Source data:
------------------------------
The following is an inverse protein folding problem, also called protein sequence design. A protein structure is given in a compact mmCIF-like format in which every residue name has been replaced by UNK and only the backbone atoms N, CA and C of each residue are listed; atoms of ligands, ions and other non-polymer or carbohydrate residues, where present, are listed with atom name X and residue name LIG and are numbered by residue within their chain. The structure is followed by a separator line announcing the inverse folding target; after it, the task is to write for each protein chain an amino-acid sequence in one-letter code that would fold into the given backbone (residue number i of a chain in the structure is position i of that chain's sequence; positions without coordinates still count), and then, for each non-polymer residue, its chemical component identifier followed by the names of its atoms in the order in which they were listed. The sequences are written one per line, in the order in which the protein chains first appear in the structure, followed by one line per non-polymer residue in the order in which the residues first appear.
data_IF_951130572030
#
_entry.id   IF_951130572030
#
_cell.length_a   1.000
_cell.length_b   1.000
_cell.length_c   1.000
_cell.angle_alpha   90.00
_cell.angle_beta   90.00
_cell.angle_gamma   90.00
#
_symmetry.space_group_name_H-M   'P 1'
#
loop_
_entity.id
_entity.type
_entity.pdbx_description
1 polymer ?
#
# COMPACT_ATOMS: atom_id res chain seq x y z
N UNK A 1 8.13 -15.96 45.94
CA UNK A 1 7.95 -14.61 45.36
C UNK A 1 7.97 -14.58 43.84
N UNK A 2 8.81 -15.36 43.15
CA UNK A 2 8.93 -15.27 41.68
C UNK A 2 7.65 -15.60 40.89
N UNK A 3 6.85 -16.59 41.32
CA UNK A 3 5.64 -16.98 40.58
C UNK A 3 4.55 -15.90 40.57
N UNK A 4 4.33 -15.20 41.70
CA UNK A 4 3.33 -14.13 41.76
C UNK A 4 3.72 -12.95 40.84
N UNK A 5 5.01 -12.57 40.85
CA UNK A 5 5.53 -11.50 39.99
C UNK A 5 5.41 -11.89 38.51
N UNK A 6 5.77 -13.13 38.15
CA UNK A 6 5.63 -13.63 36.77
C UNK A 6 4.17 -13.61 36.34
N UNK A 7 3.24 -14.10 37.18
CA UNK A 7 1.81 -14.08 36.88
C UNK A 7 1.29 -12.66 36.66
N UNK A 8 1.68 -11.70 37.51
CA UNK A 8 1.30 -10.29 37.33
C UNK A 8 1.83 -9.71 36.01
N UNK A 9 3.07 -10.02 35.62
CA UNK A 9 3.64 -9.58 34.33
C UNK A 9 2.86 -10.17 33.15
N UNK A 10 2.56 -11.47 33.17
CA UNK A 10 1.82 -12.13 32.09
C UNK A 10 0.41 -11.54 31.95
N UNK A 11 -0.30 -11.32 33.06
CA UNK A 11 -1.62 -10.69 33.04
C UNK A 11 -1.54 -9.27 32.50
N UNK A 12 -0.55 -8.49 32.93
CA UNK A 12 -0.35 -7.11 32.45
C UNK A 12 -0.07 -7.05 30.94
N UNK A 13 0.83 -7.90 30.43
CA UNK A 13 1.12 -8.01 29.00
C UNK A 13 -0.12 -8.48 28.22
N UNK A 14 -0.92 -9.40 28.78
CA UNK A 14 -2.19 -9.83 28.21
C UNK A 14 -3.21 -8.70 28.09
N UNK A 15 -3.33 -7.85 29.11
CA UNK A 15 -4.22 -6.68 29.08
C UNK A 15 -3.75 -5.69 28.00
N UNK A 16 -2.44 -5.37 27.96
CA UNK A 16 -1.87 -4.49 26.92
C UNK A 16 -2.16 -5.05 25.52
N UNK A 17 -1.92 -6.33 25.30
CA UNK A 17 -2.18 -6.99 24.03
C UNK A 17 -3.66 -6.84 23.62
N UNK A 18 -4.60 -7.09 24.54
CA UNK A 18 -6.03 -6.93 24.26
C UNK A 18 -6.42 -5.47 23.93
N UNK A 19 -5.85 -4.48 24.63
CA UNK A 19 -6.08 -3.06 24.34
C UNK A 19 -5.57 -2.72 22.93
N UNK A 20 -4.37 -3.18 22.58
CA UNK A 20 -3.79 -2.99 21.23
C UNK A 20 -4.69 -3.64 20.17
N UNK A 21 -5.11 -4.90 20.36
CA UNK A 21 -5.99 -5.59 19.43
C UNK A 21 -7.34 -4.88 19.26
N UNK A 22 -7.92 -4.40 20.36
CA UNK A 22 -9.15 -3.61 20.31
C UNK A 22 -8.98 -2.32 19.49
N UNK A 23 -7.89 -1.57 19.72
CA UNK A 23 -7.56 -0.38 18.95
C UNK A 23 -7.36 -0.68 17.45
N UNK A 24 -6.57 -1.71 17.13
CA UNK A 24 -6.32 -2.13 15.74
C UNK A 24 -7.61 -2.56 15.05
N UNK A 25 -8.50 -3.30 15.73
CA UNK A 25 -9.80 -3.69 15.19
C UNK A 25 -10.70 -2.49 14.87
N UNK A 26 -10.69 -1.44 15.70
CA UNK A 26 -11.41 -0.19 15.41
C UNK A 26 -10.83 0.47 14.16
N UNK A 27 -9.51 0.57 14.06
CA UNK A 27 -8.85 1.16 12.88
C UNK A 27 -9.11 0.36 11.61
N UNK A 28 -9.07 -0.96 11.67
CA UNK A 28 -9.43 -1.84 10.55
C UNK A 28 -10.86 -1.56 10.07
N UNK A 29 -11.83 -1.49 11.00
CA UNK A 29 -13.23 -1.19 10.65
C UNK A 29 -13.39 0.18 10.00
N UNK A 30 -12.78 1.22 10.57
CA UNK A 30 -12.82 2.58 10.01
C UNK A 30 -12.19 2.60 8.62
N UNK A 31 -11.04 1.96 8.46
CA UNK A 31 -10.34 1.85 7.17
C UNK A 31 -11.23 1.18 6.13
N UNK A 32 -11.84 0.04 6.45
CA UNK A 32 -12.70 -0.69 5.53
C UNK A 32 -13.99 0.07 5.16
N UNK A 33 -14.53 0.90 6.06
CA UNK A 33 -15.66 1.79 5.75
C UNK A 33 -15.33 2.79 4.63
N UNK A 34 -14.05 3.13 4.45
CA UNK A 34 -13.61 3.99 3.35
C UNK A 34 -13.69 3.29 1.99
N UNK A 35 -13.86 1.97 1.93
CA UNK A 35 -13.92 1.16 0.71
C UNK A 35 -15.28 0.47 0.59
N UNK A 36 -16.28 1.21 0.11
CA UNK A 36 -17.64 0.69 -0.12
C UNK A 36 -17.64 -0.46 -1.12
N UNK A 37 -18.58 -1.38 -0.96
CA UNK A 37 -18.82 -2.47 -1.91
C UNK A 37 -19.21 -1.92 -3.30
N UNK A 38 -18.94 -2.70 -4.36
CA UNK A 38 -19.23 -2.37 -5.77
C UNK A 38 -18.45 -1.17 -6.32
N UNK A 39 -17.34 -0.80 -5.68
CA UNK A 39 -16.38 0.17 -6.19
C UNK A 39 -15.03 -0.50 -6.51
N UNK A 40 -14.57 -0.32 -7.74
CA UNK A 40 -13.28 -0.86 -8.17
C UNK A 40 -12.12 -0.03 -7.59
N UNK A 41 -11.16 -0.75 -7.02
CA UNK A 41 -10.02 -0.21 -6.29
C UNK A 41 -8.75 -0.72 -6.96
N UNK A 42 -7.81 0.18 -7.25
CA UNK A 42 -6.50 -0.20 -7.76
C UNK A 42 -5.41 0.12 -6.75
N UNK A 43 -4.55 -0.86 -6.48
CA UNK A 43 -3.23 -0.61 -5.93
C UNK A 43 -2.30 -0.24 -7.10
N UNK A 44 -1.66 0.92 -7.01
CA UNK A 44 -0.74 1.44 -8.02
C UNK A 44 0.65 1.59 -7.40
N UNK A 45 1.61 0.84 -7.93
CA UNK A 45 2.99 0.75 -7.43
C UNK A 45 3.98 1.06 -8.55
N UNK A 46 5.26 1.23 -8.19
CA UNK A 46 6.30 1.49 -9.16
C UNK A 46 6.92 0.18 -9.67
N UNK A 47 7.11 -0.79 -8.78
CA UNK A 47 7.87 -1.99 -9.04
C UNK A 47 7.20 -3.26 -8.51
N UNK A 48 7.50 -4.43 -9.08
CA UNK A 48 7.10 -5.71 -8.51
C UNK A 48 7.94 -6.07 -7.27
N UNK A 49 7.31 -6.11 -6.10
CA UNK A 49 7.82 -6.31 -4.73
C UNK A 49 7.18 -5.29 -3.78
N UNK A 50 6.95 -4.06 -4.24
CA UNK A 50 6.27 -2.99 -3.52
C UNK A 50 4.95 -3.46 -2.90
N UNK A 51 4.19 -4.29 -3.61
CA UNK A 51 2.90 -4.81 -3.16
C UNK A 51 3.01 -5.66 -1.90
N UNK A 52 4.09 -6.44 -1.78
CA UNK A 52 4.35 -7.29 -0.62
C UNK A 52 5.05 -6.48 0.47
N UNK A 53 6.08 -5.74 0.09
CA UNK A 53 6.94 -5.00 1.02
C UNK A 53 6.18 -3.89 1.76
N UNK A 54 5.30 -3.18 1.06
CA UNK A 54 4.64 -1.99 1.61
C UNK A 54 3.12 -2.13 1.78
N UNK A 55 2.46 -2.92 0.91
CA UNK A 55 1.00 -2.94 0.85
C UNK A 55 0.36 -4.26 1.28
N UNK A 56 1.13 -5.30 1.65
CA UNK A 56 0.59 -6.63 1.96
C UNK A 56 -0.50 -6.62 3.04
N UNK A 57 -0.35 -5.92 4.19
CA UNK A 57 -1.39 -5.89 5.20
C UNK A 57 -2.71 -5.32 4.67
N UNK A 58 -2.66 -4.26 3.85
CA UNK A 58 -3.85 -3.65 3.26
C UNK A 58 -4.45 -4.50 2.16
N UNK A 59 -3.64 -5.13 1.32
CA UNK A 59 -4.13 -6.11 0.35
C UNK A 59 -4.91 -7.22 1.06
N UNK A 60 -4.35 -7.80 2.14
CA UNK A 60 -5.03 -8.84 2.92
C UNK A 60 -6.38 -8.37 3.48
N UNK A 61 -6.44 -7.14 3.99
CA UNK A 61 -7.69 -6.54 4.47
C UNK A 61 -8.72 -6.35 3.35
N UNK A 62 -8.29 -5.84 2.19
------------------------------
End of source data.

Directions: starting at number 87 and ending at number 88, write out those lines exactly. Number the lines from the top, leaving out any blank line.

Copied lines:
C UNK A 22 -8.98 -2.32 19.49
N UNK A 23 -7.89 -1.57 19.72